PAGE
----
Author: Mehmet ARSLAN, Zafer ASLAN, Abdurrahman DOKUZ
Publishing Date: 2005
Volume 20 Issue 1
In the Bayburt area, the tuffs named as “Bayburt tuffs” outcropping in Eocene basin are made of two levels as bottom and upper units, interstratified with a claystone-marl interlayer. Lower layer contains two whereas upper one unit, and every unit show gradating from coarse towards finegrained tuffs. Tuffs contain dominantly glass shards, pumice and crystal fragments (plagioclase, quartz, biotite, sanidine). Coarse and fine-grained levels are characterised by their crystal fragment/glass shard ratio. Based on modal composition, coarse-grained level can be classified as vitric-crystal tuff and finegrained level as vitric tuff. Geochemically, tuffs are rhyodacite to dacitic in composition and exhibit medium-K calcalkaline and peraluminous characteristics. They show chemical variation trends, probably reflecting pre-eruption magmatic processes, especially crystal fractionation by volatile effect. Rare earth element patterns are spoon-like in shape, with (La/Lu)N=14-20, and pronounced Eu anomalies indicating plagioclase fractionation. The investigated tuffs differ from the rest of Eocene volcanics in the southern zone by their field characteristics and acidic composition. In the tuffs, presence of very fresh and angular glass shards and common crystal fragments, but lack of lithic fragments may indicate phreatomagmatic acidic volcanism in or very near to Eocene basin in the region. Furthermore, geochemical data indicate that these rocks derived from an intermediate magma source (andesitic parent).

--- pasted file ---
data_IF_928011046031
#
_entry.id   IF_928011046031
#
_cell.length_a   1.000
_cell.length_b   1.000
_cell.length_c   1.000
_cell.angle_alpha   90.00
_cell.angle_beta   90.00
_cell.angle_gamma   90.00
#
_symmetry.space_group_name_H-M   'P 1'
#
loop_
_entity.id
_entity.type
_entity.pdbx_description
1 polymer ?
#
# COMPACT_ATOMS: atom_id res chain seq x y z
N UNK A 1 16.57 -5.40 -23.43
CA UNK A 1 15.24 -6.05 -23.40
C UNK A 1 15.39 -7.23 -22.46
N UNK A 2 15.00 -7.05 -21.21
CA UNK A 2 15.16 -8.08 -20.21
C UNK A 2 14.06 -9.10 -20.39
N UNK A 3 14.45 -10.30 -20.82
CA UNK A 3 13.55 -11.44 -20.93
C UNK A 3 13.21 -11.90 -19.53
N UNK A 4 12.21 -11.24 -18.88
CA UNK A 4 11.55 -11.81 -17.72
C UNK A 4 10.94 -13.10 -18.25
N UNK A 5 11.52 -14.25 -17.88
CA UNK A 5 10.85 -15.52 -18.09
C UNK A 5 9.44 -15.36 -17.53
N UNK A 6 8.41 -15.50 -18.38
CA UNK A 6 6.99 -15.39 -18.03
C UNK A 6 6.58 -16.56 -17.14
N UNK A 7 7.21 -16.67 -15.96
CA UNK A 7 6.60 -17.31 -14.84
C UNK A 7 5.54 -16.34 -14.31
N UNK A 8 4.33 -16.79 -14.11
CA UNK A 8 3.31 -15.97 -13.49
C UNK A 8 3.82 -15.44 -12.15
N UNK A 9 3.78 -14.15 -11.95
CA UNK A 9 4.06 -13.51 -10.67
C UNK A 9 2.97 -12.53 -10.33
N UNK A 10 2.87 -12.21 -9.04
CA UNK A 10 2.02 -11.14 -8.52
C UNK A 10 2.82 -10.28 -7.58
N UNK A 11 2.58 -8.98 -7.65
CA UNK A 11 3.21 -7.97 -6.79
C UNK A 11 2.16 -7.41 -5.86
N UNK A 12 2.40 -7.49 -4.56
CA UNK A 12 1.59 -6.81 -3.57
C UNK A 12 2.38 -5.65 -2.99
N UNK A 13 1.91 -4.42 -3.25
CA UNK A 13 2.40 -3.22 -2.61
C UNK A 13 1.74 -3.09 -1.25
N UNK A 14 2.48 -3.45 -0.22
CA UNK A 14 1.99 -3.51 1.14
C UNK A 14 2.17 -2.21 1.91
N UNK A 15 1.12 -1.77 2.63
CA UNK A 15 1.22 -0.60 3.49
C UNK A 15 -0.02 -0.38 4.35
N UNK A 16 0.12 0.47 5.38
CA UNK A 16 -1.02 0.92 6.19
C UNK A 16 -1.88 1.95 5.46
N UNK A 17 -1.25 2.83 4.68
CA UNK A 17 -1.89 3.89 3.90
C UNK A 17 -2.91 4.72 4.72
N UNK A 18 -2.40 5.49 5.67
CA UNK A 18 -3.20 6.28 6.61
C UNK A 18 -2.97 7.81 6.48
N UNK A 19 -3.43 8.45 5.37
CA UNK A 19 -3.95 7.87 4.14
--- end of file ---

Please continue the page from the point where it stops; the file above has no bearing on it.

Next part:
Key Words: Tuff; Eocene Volcanics; geochemistry; petrology; Eastern Pontide; Bayburt